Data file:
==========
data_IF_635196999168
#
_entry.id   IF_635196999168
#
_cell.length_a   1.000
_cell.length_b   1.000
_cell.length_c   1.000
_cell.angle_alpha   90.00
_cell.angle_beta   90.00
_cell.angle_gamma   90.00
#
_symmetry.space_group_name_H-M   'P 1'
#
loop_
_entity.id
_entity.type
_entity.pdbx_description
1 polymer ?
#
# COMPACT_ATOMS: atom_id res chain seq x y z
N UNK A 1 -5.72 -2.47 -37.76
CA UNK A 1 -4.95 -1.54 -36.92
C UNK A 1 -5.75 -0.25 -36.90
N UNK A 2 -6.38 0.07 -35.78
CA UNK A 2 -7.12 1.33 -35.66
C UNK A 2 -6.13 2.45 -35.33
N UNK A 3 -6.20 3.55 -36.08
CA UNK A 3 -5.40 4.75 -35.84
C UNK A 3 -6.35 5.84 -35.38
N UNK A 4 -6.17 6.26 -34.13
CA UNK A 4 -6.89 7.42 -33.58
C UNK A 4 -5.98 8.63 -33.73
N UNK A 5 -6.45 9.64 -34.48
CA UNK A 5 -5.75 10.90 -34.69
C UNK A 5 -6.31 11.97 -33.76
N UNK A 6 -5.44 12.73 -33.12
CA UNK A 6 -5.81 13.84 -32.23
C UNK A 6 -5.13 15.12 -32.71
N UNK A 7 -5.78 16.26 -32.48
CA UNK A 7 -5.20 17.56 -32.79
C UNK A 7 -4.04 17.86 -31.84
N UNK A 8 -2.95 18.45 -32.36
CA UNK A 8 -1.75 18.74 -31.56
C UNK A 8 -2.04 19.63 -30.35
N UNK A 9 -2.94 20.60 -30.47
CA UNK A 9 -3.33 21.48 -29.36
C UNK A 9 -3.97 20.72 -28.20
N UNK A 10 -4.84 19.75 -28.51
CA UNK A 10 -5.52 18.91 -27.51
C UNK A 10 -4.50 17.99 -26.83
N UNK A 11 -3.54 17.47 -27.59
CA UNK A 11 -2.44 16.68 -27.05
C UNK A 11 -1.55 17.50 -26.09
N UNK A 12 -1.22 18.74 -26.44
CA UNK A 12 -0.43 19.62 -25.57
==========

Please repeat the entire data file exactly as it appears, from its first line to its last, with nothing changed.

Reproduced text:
data_IF_635196999168
#
_entry.id   IF_635196999168
#
_cell.length_a   1.000
_cell.length_b   1.000
_cell.length_c   1.000
_cell.angle_alpha   90.00
_cell.angle_beta   90.00
_cell.angle_gamma   90.00
#
_symmetry.space_group_name_H-M   'P 1'
#
loop_
_entity.id
_entity.type
_entity.pdbx_description
1 polymer ?
#
# COMPACT_ATOMS: atom_id res chain seq x y z
N UNK A 1 -5.72 -2.47 -37.76
CA UNK A 1 -4.95 -1.54 -36.92
C UNK A 1 -5.75 -0.25 -36.90
N UNK A 2 -6.38 0.07 -35.78
CA UNK A 2 -7.12 1.33 -35.66
C UNK A 2 -6.13 2.45 -35.33
N UNK A 3 -6.20 3.55 -36.08
CA UNK A 3 -5.40 4.75 -35.84
C UNK A 3 -6.35 5.84 -35.38
N UNK A 4 -6.17 6.26 -34.13
CA UNK A 4 -6.89 7.42 -33.58
C UNK A 4 -5.98 8.63 -33.73
N UNK A 5 -6.45 9.64 -34.48
CA UNK A 5 -5.75 10.90 -34.69
C UNK A 5 -6.31 11.97 -33.76
N UNK A 6 -5.44 12.73 -33.12
CA UNK A 6 -5.81 13.84 -32.23
C UNK A 6 -5.13 15.12 -32.71
N UNK A 7 -5.78 16.26 -32.48
CA UNK A 7 -5.20 17.56 -32.79
C UNK A 7 -4.04 17.86 -31.84
N UNK A 8 -2.95 18.45 -32.36
CA UNK A 8 -1.75 18.74 -31.56
C UNK A 8 -2.04 19.63 -30.35
N UNK A 9 -2.94 20.60 -30.47
CA UNK A 9 -3.33 21.48 -29.36
C UNK A 9 -3.97 20.72 -28.20
N UNK A 10 -4.84 19.75 -28.51
CA UNK A 10 -5.52 18.91 -27.51
C UNK A 10 -4.50 17.99 -26.83
N UNK A 11 -3.54 17.47 -27.59
CA UNK A 11 -2.44 16.68 -27.05
C UNK A 11 -1.55 17.50 -26.09
N UNK A 12 -1.22 18.74 -26.44
CA UNK A 12 -0.43 19.62 -25.57